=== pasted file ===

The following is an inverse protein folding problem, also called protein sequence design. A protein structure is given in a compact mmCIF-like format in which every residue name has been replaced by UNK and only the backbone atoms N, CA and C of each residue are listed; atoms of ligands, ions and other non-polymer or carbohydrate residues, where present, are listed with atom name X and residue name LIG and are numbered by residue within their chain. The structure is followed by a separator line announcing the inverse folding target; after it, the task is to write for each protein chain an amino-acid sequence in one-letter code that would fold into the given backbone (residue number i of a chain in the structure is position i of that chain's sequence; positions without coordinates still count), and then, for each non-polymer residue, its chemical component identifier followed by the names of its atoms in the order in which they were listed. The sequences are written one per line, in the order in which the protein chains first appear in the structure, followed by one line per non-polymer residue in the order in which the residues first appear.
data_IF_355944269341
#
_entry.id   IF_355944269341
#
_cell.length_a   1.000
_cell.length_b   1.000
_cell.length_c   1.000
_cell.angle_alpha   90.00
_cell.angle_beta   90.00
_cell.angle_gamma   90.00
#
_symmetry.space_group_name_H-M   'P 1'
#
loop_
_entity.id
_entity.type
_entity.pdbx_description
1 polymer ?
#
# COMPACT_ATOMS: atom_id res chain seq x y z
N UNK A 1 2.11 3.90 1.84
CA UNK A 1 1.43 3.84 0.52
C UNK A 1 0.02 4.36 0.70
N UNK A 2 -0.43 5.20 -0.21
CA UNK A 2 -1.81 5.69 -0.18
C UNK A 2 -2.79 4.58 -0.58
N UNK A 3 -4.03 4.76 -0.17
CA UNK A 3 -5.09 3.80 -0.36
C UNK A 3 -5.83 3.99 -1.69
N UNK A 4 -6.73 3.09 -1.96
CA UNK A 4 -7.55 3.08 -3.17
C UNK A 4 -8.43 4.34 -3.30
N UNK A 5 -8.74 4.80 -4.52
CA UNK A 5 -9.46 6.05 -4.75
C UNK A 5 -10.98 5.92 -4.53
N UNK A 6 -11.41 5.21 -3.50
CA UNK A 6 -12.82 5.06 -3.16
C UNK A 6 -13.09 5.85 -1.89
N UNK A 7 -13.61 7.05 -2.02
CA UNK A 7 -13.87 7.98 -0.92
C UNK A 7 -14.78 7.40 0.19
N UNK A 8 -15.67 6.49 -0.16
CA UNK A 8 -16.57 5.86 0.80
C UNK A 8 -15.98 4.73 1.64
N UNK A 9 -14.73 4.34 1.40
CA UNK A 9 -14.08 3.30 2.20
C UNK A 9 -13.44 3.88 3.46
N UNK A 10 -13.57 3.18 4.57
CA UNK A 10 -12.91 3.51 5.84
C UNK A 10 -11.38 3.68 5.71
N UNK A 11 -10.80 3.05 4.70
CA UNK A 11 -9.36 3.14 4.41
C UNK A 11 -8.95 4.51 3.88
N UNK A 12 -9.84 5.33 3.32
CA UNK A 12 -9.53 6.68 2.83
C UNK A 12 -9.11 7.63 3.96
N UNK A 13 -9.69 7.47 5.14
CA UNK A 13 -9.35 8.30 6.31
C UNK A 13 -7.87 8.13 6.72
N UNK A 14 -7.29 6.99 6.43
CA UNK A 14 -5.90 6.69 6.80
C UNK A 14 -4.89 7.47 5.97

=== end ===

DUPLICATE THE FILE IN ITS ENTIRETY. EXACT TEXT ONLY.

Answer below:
The following is an inverse protein folding problem, also called protein sequence design. A protein structure is given in a compact mmCIF-like format in which every residue name has been replaced by UNK and only the backbone atoms N, CA and C of each residue are listed; atoms of ligands, ions and other non-polymer or carbohydrate residues, where present, are listed with atom name X and residue name LIG and are numbered by residue within their chain. The structure is followed by a separator line announcing the inverse folding target; after it, the task is to write for each protein chain an amino-acid sequence in one-letter code that would fold into the given backbone (residue number i of a chain in the structure is position i of that chain's sequence; positions without coordinates still count), and then, for each non-polymer residue, its chemical component identifier followed by the names of its atoms in the order in which they were listed. The sequences are written one per line, in the order in which the protein chains first appear in the structure, followed by one line per non-polymer residue in the order in which the residues first appear.
data_IF_355944269341
#
_entry.id   IF_355944269341
#
_cell.length_a   1.000
_cell.length_b   1.000
_cell.length_c   1.000
_cell.angle_alpha   90.00
_cell.angle_beta   90.00
_cell.angle_gamma   90.00
#
_symmetry.space_group_name_H-M   'P 1'
#
loop_
_entity.id
_entity.type
_entity.pdbx_description
1 polymer ?
#
# COMPACT_ATOMS: atom_id res chain seq x y z
N UNK A 1 2.11 3.90 1.84
CA UNK A 1 1.43 3.84 0.52
C UNK A 1 0.02 4.36 0.70
N UNK A 2 -0.43 5.20 -0.21
CA UNK A 2 -1.81 5.69 -0.18
C UNK A 2 -2.79 4.58 -0.58
N UNK A 3 -4.03 4.76 -0.17
CA UNK A 3 -5.09 3.80 -0.36
C UNK A 3 -5.83 3.99 -1.69
N UNK A 4 -6.73 3.09 -1.96
CA UNK A 4 -7.55 3.08 -3.17
C UNK A 4 -8.43 4.34 -3.30
N UNK A 5 -8.74 4.80 -4.52
CA UNK A 5 -9.46 6.05 -4.75
C UNK A 5 -10.98 5.92 -4.53
N UNK A 6 -11.41 5.21 -3.50
CA UNK A 6 -12.82 5.06 -3.16
C UNK A 6 -13.09 5.85 -1.89
N UNK A 7 -13.61 7.05 -2.02
CA UNK A 7 -13.87 7.98 -0.92
C UNK A 7 -14.78 7.40 0.19
N UNK A 8 -15.67 6.49 -0.16
CA UNK A 8 -16.57 5.86 0.80
C UNK A 8 -15.98 4.73 1.64
N UNK A 9 -14.73 4.34 1.40
CA UNK A 9 -14.08 3.30 2.20
C UNK A 9 -13.44 3.88 3.46
N UNK A 10 -13.57 3.18 4.57
CA UNK A 10 -12.91 3.51 5.84
C UNK A 10 -11.38 3.68 5.71
N UNK A 11 -10.80 3.05 4.70
CA UNK A 11 -9.36 3.14 4.41
C UNK A 11 -8.95 4.51 3.88
N UNK A 12 -9.84 5.33 3.32
CA UNK A 12 -9.53 6.68 2.83
C UNK A 12 -9.11 7.63 3.96
N UNK A 13 -9.69 7.47 5.14
CA UNK A 13 -9.35 8.30 6.31
C UNK A 13 -7.87 8.13 6.72
N UNK A 14 -7.29 6.99 6.43
CA UNK A 14 -5.90 6.69 6.80
C UNK A 14 -4.89 7.47 5.97